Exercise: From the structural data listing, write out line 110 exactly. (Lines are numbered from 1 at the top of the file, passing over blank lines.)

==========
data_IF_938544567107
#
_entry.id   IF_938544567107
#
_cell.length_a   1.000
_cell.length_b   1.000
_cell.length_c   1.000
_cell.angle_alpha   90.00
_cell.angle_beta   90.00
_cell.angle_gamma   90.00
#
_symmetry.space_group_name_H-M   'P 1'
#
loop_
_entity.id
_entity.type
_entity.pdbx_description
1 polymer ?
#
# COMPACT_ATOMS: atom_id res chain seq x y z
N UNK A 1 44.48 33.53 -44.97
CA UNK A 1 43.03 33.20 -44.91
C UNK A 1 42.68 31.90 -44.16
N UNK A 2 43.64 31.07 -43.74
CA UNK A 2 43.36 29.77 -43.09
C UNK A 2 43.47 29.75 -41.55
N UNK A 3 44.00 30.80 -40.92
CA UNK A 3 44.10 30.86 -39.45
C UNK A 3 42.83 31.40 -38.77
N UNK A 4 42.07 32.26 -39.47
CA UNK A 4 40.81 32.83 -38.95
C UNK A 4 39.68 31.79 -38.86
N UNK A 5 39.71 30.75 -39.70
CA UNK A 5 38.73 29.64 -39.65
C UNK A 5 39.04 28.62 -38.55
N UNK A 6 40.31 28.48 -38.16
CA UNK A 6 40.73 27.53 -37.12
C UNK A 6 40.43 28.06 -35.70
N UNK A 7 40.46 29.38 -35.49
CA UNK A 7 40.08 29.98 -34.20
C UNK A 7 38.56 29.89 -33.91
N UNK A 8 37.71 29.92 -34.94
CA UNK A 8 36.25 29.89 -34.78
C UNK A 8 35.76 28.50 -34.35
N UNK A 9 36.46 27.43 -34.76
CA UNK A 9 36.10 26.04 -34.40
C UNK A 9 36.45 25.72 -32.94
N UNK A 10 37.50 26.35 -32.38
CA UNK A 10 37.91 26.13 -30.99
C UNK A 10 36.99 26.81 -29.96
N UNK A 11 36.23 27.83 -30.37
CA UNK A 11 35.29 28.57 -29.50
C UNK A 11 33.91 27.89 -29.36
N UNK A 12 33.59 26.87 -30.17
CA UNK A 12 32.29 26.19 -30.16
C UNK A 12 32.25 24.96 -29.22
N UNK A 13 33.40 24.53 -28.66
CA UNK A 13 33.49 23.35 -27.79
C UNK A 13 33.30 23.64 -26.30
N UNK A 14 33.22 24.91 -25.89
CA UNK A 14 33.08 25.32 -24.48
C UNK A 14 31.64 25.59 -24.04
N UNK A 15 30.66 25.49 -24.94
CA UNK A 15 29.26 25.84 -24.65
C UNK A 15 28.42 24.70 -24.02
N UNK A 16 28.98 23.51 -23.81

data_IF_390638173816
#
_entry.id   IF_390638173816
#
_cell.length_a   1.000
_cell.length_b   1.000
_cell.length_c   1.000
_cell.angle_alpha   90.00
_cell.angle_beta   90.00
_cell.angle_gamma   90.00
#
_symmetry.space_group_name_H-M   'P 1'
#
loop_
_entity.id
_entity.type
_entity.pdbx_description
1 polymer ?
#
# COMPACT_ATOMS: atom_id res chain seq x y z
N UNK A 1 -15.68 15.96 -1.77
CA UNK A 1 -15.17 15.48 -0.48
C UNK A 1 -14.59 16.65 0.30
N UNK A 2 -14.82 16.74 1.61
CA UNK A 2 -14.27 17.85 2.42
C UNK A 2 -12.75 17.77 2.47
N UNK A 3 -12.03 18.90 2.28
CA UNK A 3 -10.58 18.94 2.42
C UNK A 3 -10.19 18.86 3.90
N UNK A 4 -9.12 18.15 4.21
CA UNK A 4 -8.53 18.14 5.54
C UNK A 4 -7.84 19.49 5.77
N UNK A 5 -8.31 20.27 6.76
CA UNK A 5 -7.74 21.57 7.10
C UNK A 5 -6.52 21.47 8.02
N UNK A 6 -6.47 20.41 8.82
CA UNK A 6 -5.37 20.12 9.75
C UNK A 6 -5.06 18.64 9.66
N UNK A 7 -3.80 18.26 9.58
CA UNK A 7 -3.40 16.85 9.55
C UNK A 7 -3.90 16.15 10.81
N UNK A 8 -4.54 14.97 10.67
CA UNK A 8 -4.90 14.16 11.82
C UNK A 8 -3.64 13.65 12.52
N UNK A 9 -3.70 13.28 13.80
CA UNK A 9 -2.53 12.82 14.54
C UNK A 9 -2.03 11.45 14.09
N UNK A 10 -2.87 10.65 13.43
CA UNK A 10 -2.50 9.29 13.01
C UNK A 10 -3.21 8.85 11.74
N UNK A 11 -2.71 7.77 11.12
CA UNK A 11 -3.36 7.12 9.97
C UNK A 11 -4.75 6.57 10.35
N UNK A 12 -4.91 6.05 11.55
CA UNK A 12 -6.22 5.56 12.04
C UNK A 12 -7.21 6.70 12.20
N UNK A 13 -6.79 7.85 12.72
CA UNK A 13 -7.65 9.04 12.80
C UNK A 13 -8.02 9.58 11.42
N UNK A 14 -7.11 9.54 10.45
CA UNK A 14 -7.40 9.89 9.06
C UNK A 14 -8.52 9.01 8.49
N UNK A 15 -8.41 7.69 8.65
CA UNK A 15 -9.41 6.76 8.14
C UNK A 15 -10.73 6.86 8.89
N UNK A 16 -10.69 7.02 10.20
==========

C UNK A 8 -3.64 13.65 12.52